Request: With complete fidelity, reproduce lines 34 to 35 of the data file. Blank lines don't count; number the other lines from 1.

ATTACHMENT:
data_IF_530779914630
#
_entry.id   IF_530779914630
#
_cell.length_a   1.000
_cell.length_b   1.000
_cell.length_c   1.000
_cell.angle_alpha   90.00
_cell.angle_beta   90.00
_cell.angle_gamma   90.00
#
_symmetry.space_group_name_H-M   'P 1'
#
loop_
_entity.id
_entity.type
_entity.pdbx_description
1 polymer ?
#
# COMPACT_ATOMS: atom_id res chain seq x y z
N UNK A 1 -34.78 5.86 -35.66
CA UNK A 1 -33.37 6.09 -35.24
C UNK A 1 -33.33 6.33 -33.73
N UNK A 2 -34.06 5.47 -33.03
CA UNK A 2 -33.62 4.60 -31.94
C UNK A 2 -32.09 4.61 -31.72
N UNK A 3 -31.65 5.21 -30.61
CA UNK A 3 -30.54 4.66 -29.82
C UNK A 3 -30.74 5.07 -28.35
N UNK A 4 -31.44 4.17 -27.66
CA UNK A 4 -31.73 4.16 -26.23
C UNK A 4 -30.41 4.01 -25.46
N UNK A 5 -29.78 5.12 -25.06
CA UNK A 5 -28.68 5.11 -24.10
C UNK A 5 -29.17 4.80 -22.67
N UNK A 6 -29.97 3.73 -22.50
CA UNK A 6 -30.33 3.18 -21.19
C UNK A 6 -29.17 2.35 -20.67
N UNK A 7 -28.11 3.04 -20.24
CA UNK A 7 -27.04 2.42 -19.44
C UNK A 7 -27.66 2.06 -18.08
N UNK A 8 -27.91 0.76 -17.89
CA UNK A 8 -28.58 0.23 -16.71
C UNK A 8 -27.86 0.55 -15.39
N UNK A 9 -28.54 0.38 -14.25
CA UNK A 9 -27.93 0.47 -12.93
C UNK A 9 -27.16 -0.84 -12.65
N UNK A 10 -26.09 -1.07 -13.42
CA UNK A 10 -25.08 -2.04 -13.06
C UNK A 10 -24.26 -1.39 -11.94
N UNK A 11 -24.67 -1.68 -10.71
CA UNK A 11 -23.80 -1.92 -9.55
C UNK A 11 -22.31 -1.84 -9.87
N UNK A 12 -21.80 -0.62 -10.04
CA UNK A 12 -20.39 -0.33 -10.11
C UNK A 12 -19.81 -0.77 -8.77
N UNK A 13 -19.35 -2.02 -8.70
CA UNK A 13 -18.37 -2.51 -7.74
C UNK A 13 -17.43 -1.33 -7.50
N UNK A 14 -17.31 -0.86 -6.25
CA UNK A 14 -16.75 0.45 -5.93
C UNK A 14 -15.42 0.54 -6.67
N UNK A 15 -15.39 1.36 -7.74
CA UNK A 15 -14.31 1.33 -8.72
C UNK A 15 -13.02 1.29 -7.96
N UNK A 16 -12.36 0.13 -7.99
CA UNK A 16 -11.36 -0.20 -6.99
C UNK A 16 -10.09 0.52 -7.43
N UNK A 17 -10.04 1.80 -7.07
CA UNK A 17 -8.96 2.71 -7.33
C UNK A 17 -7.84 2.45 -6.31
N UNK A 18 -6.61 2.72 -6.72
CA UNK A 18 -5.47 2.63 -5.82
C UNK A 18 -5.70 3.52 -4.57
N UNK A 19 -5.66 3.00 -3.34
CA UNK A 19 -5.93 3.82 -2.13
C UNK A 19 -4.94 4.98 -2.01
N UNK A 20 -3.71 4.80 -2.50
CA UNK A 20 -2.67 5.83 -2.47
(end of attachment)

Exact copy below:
CA UNK A 5 -28.68 5.11 -24.10
C UNK A 5 -29.17 4.80 -22.67